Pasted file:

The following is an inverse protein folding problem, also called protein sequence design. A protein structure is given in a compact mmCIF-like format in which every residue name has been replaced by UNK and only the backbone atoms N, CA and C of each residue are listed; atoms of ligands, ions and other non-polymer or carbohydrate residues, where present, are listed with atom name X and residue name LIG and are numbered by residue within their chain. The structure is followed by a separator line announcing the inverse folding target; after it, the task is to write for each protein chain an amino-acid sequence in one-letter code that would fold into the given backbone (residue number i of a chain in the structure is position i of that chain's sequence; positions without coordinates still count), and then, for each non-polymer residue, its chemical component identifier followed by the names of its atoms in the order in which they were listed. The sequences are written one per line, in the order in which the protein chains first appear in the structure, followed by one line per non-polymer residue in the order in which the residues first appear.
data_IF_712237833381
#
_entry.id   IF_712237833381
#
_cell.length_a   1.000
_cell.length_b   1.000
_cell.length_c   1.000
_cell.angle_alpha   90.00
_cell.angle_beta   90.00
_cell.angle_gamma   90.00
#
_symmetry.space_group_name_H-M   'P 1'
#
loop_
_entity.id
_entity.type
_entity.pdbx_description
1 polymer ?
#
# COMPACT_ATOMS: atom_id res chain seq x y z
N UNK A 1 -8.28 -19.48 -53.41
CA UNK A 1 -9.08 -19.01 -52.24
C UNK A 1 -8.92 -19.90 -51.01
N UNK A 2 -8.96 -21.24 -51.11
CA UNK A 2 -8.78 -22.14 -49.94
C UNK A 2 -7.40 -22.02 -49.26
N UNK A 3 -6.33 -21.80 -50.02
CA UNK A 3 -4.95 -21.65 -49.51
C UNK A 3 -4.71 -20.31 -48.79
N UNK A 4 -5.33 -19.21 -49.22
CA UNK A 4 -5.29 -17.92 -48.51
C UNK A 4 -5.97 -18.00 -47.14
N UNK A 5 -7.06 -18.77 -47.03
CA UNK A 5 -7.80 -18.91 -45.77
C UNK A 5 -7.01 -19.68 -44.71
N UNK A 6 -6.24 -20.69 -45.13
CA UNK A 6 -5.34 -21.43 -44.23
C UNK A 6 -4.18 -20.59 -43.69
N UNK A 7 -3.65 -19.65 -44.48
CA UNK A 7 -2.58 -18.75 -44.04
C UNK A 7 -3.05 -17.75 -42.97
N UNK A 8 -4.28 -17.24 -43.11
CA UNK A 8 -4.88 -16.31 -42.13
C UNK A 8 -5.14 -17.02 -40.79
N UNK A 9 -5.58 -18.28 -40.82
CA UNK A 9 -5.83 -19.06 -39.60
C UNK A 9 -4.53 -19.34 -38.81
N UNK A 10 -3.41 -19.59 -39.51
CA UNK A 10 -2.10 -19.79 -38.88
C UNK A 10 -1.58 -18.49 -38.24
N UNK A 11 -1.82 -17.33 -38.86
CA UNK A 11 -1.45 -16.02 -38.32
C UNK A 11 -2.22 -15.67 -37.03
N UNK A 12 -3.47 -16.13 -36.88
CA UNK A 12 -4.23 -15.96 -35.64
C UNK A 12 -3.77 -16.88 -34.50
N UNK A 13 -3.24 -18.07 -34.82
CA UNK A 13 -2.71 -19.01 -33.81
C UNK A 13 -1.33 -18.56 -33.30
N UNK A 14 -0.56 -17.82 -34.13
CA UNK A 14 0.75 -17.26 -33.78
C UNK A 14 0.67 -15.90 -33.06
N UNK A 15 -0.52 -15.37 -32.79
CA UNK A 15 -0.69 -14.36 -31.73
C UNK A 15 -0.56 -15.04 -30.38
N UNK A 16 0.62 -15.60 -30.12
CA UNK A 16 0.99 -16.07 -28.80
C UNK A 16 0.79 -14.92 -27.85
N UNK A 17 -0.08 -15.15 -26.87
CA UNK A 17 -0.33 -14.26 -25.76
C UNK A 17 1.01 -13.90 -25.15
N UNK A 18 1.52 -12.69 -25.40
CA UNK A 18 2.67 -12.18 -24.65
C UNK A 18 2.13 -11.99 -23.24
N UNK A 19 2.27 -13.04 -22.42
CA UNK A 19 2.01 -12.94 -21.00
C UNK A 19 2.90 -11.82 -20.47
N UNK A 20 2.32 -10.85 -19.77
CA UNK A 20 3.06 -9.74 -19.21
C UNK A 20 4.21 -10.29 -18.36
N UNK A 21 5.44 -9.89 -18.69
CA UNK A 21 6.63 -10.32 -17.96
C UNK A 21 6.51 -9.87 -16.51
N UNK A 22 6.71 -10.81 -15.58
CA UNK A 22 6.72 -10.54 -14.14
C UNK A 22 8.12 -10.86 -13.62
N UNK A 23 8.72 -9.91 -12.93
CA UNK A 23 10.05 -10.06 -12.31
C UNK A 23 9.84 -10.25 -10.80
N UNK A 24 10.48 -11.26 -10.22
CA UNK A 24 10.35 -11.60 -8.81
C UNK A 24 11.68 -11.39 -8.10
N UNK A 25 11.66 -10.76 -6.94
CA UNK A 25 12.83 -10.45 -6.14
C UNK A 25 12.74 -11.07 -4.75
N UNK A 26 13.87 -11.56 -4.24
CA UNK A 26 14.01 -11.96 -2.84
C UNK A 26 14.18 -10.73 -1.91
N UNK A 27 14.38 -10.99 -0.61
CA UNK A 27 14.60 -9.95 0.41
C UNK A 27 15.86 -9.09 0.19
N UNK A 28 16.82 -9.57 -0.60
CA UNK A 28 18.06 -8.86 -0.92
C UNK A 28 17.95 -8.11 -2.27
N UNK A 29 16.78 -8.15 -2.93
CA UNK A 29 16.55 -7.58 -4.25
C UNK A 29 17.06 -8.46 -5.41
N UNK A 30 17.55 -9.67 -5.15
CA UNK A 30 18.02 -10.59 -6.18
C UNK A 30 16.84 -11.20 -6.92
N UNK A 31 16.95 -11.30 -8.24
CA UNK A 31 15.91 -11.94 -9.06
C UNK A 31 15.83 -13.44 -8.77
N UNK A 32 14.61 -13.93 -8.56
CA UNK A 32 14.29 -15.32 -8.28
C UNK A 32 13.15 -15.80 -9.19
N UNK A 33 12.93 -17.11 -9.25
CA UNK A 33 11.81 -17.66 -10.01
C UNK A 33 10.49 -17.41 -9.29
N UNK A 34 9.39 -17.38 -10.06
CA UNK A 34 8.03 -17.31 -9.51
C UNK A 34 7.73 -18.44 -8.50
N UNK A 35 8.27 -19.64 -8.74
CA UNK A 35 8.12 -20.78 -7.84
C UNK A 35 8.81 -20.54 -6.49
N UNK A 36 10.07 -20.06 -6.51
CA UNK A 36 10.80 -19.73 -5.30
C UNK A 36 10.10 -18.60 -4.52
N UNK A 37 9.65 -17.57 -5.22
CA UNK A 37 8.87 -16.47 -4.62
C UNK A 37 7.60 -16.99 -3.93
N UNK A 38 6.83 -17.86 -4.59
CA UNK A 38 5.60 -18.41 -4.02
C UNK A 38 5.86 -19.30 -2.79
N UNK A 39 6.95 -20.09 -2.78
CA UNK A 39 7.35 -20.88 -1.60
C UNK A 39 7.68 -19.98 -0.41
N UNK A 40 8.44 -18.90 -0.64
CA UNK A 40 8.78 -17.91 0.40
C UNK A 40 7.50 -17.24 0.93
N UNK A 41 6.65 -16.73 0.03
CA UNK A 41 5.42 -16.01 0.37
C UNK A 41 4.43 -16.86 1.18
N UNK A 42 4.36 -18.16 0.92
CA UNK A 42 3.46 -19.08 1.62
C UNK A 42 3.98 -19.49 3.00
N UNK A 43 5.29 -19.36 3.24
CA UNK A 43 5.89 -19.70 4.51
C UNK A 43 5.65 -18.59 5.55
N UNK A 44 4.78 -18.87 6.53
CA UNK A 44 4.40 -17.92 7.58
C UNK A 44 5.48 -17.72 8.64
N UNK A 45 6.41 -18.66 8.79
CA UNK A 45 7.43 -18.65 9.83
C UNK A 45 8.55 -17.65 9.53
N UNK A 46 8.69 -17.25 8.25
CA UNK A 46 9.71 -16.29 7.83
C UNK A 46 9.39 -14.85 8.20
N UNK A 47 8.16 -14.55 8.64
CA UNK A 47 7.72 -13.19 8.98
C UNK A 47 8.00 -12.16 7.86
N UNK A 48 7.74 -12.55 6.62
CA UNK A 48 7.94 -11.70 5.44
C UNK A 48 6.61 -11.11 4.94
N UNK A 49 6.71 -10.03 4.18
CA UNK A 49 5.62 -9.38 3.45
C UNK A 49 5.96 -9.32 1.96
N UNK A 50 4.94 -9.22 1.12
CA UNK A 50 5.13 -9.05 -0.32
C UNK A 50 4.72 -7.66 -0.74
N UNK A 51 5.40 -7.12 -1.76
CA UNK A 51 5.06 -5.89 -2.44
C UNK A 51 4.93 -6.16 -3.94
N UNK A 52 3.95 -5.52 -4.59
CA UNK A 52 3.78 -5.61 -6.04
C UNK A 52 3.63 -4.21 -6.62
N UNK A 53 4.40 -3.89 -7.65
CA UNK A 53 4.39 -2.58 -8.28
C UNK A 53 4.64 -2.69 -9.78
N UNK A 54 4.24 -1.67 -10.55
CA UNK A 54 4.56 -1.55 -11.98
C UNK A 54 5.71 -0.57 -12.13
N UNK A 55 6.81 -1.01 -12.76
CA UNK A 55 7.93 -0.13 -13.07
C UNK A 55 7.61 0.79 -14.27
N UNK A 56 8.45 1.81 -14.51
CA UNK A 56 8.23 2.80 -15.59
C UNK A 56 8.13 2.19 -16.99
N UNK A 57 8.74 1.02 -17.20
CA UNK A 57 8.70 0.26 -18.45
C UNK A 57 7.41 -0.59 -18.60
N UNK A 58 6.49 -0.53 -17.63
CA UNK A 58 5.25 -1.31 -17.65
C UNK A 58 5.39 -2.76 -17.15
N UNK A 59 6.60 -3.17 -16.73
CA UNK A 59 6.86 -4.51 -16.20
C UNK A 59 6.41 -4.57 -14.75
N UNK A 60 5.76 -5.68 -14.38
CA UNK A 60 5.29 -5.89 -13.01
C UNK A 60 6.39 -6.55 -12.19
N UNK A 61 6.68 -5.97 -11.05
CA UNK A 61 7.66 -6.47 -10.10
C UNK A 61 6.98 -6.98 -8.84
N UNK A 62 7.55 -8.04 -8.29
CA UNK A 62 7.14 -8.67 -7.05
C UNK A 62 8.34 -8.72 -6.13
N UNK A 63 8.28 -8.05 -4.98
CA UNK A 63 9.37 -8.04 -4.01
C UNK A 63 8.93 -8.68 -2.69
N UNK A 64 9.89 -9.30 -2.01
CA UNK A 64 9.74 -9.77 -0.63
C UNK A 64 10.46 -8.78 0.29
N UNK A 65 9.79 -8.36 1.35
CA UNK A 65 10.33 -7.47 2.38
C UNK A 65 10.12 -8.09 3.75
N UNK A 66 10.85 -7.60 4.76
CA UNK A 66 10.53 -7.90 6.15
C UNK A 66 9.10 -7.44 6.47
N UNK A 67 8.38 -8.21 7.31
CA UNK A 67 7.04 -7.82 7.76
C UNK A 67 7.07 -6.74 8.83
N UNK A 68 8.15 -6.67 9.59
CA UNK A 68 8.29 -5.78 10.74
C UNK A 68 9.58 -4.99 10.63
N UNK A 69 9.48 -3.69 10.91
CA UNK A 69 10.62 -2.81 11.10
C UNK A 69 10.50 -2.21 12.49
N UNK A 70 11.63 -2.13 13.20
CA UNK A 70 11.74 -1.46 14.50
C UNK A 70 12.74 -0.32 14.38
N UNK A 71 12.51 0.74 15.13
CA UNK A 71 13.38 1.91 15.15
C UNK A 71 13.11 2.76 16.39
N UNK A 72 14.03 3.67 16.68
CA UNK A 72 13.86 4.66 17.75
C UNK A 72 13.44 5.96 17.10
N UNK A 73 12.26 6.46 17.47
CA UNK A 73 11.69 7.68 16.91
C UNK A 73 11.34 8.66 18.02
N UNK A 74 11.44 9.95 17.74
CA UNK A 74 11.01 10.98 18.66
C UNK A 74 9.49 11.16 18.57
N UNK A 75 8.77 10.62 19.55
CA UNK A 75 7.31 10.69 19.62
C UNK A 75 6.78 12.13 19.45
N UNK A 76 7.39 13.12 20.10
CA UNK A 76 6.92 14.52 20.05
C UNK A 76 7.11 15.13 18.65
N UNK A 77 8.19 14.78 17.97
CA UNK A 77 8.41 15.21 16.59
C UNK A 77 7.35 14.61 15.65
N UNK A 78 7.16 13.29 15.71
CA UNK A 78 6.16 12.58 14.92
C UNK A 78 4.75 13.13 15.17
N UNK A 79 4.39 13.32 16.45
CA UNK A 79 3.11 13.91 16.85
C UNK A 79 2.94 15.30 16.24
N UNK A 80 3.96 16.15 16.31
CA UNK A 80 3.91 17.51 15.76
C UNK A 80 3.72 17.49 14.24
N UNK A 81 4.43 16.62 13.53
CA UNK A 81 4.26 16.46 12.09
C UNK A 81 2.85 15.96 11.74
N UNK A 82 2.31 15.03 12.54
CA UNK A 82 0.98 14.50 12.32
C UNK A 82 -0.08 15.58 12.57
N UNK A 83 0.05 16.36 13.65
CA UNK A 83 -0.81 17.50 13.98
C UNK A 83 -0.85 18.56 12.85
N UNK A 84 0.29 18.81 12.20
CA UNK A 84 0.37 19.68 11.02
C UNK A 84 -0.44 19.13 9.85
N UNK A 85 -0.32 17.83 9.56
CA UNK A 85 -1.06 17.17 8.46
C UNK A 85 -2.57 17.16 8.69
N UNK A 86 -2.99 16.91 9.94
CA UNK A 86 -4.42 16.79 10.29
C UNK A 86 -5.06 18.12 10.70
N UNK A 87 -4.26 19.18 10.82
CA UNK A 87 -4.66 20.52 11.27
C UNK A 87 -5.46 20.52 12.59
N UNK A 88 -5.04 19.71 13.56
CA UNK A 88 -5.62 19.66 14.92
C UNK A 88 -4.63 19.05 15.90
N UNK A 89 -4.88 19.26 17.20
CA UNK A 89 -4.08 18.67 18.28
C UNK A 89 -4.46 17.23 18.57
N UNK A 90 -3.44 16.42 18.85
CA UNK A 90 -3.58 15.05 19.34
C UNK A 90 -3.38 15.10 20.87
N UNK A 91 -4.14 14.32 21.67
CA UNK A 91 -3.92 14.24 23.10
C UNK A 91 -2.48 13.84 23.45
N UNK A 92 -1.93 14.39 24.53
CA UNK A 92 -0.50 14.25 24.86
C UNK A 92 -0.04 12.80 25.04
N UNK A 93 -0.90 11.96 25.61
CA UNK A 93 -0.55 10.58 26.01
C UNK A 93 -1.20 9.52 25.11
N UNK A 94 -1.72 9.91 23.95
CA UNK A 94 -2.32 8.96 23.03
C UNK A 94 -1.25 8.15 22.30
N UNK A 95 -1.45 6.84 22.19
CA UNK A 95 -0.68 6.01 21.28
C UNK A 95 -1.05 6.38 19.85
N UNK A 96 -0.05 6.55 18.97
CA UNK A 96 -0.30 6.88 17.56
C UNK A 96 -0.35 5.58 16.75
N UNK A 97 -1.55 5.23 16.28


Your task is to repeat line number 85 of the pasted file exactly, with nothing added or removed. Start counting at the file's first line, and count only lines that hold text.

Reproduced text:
N UNK A 22 6.71 -10.81 -15.58